The Meaning of All Misery

“Therefore, the meaning of all misery in the world is that sin is horrific. All natural evil is a statement about the horror of moral evil. If you see a suffering in the world that is unspeakably horrible, let it make you shudder at how unspeakably horrible sin is against an infinitely holy God. The meaning of futility and the meaning of corruption and the meaning of our groaning is that sin — falling short of the glory of God — is ghastly, hideous, repulsive beyond imagination.

Unless you have some sense of the infinite holiness of God and the unspeakable outrage of sin against this God, you will inevitably see the futility and suffering of the universe as an overreaction. But in fact the point of our miseries, our futility, our corruption, our groaning is to teach us the horror of sin. And the preciousness of redemption and hope.”

– John Piper, “Subjected to Futility in Hope, Part 1” (sermon preached at Bethlehem Baptist Church on April 22, 2002)

HT: OFI

Whew – heavy!

These paragraphs precede the above quote – it might help if you find the conclusion difficult to digest.  Actually, it turns out the OFI guys took out the “Therefore,” from the above quote (which I put back in).  I think a little more context helps:

“It is amazing how many Christians are so desperate to remove God from the suffering in the world that they are willing to become “deists” in order to keep God out of the equation. A deist was a person who thought of the universe as created by God and then set apart like a clock to tick on its own with no divine interference. Everything was explained in terms of merely natural laws, not divine decrees.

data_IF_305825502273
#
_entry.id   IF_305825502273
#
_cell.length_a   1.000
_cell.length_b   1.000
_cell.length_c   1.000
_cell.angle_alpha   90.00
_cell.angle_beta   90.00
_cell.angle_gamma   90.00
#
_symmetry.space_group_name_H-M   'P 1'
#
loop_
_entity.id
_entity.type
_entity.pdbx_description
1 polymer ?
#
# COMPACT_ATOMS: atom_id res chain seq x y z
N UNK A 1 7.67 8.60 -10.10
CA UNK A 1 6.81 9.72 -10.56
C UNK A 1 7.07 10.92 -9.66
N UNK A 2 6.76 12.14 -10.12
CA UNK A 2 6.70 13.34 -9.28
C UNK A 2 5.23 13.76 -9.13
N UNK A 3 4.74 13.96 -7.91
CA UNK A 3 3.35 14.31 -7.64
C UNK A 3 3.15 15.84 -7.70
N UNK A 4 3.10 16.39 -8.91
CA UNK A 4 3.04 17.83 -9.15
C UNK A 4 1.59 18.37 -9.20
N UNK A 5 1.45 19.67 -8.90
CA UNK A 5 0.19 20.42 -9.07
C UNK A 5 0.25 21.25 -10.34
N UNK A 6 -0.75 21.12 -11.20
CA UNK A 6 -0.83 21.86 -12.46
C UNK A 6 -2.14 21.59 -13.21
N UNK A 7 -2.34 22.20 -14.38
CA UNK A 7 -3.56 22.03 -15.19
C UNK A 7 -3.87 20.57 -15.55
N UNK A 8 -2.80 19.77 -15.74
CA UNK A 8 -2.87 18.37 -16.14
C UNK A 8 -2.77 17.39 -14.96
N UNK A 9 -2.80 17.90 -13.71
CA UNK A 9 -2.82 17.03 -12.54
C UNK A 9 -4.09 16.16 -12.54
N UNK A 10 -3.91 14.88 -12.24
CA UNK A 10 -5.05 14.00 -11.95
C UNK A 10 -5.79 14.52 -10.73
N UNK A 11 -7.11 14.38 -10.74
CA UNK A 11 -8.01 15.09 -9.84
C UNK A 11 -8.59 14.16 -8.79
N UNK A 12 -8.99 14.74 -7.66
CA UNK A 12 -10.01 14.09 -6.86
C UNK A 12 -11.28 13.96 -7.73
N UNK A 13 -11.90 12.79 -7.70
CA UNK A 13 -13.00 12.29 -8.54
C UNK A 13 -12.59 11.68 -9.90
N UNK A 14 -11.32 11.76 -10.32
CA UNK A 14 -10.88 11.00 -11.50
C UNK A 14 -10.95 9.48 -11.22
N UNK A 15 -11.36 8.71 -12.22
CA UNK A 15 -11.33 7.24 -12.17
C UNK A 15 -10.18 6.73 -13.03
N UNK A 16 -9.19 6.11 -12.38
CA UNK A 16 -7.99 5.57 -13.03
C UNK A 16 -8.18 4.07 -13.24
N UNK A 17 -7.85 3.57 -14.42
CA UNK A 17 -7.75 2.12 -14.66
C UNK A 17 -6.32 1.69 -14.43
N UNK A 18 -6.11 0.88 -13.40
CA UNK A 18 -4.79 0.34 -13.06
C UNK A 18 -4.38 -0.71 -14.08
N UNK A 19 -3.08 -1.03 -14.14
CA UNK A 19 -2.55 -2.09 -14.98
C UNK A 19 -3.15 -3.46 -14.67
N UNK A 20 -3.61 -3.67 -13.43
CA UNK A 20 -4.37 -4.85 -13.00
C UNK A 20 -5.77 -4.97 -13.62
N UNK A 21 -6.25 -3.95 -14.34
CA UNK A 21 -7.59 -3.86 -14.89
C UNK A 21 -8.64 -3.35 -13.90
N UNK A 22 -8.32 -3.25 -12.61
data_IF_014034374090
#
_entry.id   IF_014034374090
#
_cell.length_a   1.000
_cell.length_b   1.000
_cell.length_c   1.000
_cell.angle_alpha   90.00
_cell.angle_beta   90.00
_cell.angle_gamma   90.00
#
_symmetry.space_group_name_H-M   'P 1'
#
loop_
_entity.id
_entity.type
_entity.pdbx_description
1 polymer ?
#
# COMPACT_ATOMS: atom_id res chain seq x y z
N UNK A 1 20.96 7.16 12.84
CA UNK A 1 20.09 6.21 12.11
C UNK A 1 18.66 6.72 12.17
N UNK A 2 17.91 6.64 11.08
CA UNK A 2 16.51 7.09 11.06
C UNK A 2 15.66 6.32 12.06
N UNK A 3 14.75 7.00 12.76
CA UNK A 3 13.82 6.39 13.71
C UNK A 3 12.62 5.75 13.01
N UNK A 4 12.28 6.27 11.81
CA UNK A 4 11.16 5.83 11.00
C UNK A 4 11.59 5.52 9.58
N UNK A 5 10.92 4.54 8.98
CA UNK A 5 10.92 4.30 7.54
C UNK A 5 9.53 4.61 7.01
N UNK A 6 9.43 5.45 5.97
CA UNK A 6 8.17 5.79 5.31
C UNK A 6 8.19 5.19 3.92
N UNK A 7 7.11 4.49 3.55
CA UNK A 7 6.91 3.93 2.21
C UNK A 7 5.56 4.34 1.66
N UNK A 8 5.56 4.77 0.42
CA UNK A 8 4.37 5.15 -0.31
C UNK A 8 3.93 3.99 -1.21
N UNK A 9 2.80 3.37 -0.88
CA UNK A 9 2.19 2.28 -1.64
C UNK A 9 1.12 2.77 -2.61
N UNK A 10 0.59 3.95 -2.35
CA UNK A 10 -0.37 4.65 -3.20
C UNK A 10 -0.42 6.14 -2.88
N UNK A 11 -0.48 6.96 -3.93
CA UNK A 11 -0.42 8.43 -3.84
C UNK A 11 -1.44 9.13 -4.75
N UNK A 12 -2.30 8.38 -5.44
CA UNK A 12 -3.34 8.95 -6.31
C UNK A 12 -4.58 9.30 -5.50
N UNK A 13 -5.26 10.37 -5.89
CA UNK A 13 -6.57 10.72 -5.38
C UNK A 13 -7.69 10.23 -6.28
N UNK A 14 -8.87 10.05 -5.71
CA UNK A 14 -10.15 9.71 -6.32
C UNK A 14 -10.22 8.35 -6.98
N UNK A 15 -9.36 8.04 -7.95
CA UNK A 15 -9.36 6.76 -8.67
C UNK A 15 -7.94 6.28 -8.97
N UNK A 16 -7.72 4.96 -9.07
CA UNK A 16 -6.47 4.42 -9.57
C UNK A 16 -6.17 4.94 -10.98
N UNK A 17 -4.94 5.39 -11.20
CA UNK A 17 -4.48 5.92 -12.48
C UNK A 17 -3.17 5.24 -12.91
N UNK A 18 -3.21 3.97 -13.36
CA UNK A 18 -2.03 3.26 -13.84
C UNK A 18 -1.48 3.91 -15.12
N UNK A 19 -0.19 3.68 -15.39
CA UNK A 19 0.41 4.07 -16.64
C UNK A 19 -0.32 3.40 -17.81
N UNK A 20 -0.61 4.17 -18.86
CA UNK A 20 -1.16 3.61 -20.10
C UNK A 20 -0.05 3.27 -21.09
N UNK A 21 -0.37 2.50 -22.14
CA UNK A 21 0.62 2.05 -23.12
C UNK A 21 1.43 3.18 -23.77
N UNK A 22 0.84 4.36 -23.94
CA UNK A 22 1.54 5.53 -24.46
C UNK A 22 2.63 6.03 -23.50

The saints of God have not gotten comfort from that vision. It is not a biblical vision. The biblical vision is given in verse 20: “The creation was subjected to futility, not willingly, but because of Him who subjected it, in hope.” The miserable condition of the world today – its futility and corruption and groaning – are owing to the judicial decree of God in response to sin.”

Finally, here’s the conclusion of this sermon:

“[D]on’t overly personalize your suffering. Don’t assume that this is some particular punishment or result of a particular sin. Search your heart in the time of pain. Let it make you serious and vigilant and humble. But don’t add misery to misery that is not intended. The whole creation groans. It is a general divine decree on the whole world. And Paul’s point is: even the precious children of God must suffer with Christ in it.

So let us humble ourselves and take our share of suffering with patience and hope. Because we consider with Paul that the sufferings of this present time are not worth comparing to the glory that will be revealed to us.”

Of course, it very well might be the case that we sometimes do reap the consequences of sinful behavior or even thoughts (which can work themselves out in subtle ways in our behavior) – God does promise to discipline His children, after all.  And there are natural consequences to some sins – C.S. Lewis’s illustration of falling on the ice when you don’t exercise wisdom comes to mind.  But I think Piper’s words are encouraging in the sometimes all-too-frequent instances in life where one might be tempted to search for a specific “reason” for something horrible happening in your own life or in the life of someone you love.

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